In any case, it was left laying around, Chanson de Roland, in my childhood, as suitable for reading; as the title suggests why it remained in domestic memory is that it was relayed by song. Work at the end of the day, among peasants in France, before it became too dark to see by candle-light and the fire, in order to do handwork, was accompanied by a spinner who both spun and told yarns of the kind that Perrault collected. I knew his descendent, when I first became interested in foreign films and art film.

I once got into minor-trouble at National Security forum of the old york times when I  disambiguated Contes de ma mère l'Oye, by substituting three of our favourite characters who hung out in that forum. The posting regulars could not figure out why it was there but the villain of the three was furious. It was simply my commentary on their contributions to the input on National Security.

The cut off line for the use of the Southern languages runs from the Atlantic coast, south of speaking the santongeais dialect,through bourbonnais,bourguignon, to franc-comtois just south of the region from which my grandfather came.

After a fellow-poet did his sabbatical by going to England to hang out with the "new poets" of the 1960s and published the break up of his marriage in something called Our Bedroom's Underground, with the Vietnam war going on, he started a Free School on Campus during the protests and managed to lose his tenure.  I think that either before or after teaching in Japan for awhile, he probably went back to Univ. of Michigan at Ann-Arbor for his study in the Provencal Poets.  I've never read anything he did on them because he went back to teach in Japan where all his colleagues are guys from the British colonies under the auspices of what used to be an Anglican Mission school. (by the way, I notice your language has changed; see, above sample)

The only poet who really had the old knack for it was another,surpassing romance,Galway Kinnell, better known for the later era of Parisian, Francois Villon; although I suspect John Berger,the English art critic, who went to live with the peasants in the south of France because it was really the thing to do for any of us who want to survive, probably learned to speak some of it and read it quite well. "communist", you know, with a small c.

Incidentally, the down-turn for Charlemagne was inevitable for an emperor as the Pope will out and, after he supported the Medici, while the Burgundian factions had done the ground work by loosening up the support of the throne, the eventual same bunch who had conquered Jerusalem remained in power as knights Templar and local nobility and still hold sway where it counts, whereas you notice the Pope is still with us and reasserting "the old ways".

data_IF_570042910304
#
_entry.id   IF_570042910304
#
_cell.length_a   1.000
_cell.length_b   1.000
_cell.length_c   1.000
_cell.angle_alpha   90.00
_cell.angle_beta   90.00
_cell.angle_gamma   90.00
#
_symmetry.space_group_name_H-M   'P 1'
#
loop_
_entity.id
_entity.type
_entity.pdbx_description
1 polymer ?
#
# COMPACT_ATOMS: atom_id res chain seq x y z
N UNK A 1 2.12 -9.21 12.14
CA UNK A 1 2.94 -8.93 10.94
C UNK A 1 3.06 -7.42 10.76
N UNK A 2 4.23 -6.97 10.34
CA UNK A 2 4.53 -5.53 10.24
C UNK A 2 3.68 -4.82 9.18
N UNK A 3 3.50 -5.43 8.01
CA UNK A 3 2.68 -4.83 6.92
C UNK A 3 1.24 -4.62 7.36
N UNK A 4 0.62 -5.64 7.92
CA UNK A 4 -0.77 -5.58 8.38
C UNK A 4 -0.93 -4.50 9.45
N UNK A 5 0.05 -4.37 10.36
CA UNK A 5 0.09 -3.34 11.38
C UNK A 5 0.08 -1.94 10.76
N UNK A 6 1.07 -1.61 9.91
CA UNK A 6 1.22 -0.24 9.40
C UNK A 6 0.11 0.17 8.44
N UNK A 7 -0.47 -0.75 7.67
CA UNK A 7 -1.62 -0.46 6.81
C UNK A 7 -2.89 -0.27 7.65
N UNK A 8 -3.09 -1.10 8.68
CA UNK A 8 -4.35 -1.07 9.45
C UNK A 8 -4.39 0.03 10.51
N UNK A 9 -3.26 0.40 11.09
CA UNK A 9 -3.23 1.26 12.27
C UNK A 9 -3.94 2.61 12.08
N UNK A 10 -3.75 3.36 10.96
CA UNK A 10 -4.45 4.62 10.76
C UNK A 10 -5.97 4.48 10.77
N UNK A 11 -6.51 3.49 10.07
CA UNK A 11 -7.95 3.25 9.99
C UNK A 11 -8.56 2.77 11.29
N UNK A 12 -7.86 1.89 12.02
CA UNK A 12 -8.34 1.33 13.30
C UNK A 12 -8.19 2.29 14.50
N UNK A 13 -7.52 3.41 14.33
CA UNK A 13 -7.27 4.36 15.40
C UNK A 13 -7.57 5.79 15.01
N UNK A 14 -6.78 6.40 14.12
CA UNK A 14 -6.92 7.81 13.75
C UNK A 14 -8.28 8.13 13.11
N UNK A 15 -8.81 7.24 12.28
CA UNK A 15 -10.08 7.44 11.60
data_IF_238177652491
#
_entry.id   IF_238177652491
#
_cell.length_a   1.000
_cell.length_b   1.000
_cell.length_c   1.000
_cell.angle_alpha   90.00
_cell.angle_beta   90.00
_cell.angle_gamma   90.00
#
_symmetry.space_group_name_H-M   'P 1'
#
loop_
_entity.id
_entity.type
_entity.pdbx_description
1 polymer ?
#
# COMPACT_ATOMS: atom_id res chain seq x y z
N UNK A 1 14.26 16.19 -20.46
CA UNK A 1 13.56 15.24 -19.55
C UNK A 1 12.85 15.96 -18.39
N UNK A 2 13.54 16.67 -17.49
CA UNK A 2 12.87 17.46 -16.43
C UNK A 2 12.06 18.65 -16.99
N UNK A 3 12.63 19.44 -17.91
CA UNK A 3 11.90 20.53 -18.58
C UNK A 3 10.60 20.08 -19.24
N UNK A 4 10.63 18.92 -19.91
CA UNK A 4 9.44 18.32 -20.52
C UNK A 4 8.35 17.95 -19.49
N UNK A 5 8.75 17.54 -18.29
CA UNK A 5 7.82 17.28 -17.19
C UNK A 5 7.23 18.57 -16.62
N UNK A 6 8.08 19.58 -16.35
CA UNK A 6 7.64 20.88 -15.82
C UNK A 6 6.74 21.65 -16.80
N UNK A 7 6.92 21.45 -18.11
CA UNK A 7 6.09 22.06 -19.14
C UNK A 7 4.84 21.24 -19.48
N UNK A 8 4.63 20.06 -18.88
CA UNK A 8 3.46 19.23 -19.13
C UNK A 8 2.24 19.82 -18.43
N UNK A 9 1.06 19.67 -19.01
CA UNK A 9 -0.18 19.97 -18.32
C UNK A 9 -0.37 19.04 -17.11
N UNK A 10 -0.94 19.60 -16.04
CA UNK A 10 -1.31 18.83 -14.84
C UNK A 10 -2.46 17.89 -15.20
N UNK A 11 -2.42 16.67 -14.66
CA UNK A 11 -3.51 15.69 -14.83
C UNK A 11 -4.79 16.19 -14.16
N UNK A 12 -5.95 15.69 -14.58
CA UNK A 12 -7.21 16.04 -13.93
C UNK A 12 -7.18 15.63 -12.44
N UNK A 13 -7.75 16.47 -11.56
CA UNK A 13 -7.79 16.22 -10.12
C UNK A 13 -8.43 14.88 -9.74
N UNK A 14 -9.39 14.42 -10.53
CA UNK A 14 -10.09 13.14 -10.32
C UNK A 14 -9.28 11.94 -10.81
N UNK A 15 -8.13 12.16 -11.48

Some people think all this oral-tradition stuff means it is mythical rather than history which continues.
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madupont
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« Reply #26 on: July 21, 2007, 12:55:26 PM »

Has anyone here read enough of Ovid to say whether (and/or how) his writing changed after the exile?

I know. But, I'm not telling.
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madupont
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« Reply #27 on: July 21, 2007, 07:10:09 PM »

Thank you, you deserve it.
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elportenito
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« Reply #28 on: July 22, 2007, 08:49:19 AM »

madupont, you're not just a pritty face.
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Lhoffman
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« Reply #29 on: August 11, 2007, 09:07:16 PM »

The Daphne myth is somewhat disturbing from a female point of view.  Here is Daphne, a rather independent, free-spirited sort.  She understands she is beautiful, but beauty if only a component of self, not the whole.  And mortal...
 

Here we have Apollo, who is described quite nicely by Byron in his "Childe Harold":

The lord of the unerring bow,
The god of life, and poetry, and light,
The Sun, in human limbs arrayed, and brow
All radiant from his triumph in the fight.
The shaft has just been shot; the arrow bright
With an immortal's vengeance; in his eye
And nostril, beautiful disdain, and might
And majesty flash their full lightnings by
Developing in htat one glance the Deity."


Apollo, the victim of a nasty prank, but not entirely a victim of anything aside form his own arrogance, falls head over for Daphne.  And in a situation such as this, what chance does Daphne have?  It is a given that her only choice is sacrifice of self.  Apollo gets the ball rolling.  The first thing he does after falling "in love"?  He strives to change her...to make her a new and better Daphne.  He looks at her hair and imagines how much more beautiful she would be if it would arranged more stylishly!  Apparently it is well-known that Daphne eschews marriage, but our Apollo sets out to change all that. 

The free-spirited becomes fearful.
Huntress becomes prey.
And in the end, Daphne becomes adornment for the heroes' brow.
Evergreen yeah you bet, but adornment none the less.